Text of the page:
Thanking the Master of TV Mystery
When I was in college, hell bent on moving to Hollywood to become a TV writer, a professor gave me what I still consider to be the best piece of advice I ever got. He told me not to be so locked in to what I thought I wanted to do for a living. There were so many options ahead of me and I should keep myself open to explore possibilities that I hadn't even thought of yet.
At the time I thought he was nuts. I was 100% sure I knew what I wanted to be when I grew up and nothing was going to stop me.
Still, when I got to L.A. and had dinner with a friend I'd met the summer before during my Television Academy Foundation Internship, I told her I would love to interview to be the post production assistant on Matlock. I figured it would be a little bit of cash until I landed a coveted writers' room assistant job on one of the big hit shows of the time like Murphy Brown or Designing Women and I would be on my way to creating the next great sitcom.
What I didn't expect was that my professor would be so right. Working on Matlock for those two seasons exposed me to another side of television and filmmaking that I never expected to love. I ended up building a career in post production and visual effects that gave me the chance to work on films like "Harry Potter and the Sorcerers Stone" and "The Matrix."
A little over a decade ago I found myself at another career crossroads and my professor's advice rang true yet again. My sister, Nancy, and I opened ourselves up to a new experience and found ourselves at my old stomping grounds — the Television Academy Foundation. We started editing, doing research and conducting interviews for them and discovered our true passion in life — helping to share other people's stories through the Archive's oral histories.
In April of this year, everything came full circle when I was asked to interview Dean Hargrove — the man who created Matlock. I had never met him and knew far less about him than I should have. But taking a deep dive into his personal history was fascinating.
Although to so many of us Dean is one of the masters of TV mystery, given that his sleuthing characters all had a certain sense of humor, it was no real surprise that he started out as a comedy writer. And he was successful at the craft right out of the gate.
His first job was The Bob Newhart Show. Not the scripted series of the '70s, but Newhart's short-lived 1961 turn at variety. In 1967, he moved on to writing for The Man from U.N.C.L.E. He is frequently credited with helping the show find it's humorous tone when he penned the first season script "The Never-Never Affair."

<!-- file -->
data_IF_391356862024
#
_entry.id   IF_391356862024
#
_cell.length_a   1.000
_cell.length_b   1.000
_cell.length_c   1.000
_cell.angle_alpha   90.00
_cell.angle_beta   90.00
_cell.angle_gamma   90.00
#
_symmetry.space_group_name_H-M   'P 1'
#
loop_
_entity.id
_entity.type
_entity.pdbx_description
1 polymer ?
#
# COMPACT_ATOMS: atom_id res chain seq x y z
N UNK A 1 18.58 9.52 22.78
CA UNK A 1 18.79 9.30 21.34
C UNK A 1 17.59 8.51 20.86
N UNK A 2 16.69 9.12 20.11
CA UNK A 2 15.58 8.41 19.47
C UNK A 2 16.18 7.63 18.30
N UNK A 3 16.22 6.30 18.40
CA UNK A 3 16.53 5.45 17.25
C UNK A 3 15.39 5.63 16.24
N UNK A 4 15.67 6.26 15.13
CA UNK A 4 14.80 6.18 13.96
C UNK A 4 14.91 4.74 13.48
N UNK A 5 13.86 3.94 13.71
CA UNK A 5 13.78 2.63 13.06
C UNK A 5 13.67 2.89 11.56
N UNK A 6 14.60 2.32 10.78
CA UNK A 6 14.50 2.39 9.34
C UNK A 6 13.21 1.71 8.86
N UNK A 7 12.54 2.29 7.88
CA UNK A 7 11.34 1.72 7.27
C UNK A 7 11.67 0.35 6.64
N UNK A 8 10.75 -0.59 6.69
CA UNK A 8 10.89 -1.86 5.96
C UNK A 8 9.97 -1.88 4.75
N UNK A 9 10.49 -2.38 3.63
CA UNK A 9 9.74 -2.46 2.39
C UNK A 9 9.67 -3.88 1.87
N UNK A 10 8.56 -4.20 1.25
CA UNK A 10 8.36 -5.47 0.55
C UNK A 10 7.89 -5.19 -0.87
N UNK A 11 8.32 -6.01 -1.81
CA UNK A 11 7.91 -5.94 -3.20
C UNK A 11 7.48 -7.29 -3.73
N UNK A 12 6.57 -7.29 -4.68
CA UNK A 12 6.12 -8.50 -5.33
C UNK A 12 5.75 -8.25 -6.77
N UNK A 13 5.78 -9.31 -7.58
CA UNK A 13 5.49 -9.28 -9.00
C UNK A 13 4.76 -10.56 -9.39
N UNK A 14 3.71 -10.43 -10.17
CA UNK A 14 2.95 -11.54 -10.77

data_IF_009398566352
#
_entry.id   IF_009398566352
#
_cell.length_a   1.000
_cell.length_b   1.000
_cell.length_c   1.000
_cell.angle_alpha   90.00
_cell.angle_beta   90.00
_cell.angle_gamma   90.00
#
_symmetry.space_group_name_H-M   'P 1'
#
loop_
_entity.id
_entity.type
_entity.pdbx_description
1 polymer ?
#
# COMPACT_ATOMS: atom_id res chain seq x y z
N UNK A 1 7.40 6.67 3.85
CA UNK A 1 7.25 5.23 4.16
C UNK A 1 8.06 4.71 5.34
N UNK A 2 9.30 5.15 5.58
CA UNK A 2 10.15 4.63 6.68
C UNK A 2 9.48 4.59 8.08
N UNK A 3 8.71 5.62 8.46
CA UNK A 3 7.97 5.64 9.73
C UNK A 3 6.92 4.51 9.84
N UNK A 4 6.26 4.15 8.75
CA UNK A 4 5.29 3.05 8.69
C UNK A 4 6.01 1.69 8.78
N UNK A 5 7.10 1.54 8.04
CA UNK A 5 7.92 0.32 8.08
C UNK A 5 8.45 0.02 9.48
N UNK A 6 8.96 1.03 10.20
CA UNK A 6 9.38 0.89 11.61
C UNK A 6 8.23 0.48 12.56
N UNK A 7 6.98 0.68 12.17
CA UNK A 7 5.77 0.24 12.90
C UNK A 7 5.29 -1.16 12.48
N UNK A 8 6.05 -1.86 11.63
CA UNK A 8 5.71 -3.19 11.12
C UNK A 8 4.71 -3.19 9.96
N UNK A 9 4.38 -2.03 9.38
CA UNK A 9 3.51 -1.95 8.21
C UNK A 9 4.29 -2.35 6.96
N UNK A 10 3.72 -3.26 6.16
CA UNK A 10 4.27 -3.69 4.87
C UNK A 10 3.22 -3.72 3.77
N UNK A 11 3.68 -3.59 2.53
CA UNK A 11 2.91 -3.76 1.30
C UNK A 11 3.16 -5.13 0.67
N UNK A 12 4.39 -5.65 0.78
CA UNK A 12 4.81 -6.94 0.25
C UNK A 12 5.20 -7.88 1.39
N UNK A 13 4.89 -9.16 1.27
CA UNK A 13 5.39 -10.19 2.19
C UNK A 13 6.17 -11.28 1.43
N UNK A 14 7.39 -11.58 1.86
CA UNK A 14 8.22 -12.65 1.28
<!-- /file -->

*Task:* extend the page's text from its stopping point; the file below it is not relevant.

This blend of intrigue and laughter helped Dean get the assignment to write the pilot episode for one of the most beloved TV characters of all time — Columbo. When, the series creators, Richard Levinson and William Link denied they didn't want to write the pilot due to issues of the structure of their deal, Dean stepped in. In this clip he discusses the twists and turns that led him to how writing the script for the series.
In 1985, Dean brought an iconic character back to television when he resurrected the Perry Mason series as a string of television movies. Along with his producing partner at the time, Fred Silverman, Dean brought Raymond Burr and Barbara Hale back to the small screen to resurrect their original roles. In the clip below Dean discusses the 33 TV movies that followed.
Around the time I worked for Dean in the '90s he had more content on TV at the same time than most producers could ever dream of. In addition to Perry Mason, he was executive producer of Father Dowling Mysteries with Tom Bosley, Jake and the Fatman with William Conrad, Diagnosis Murder with Dick Van Dyke and, of course, Matlock with Andy Griffith. Each made a mark in its own right, but during our interview he talked about the legacy of everyone's favorite, down home, hot dog eating criminal defense attorney — Ben Matlock.
After our interview concluded, I was finally able to say a heartfelt thank you to Dean for creating the show that started me on my professional journey. Chatting with him reminded me that life is full of unexpected moments just waiting to be seized.
- Amy Harrington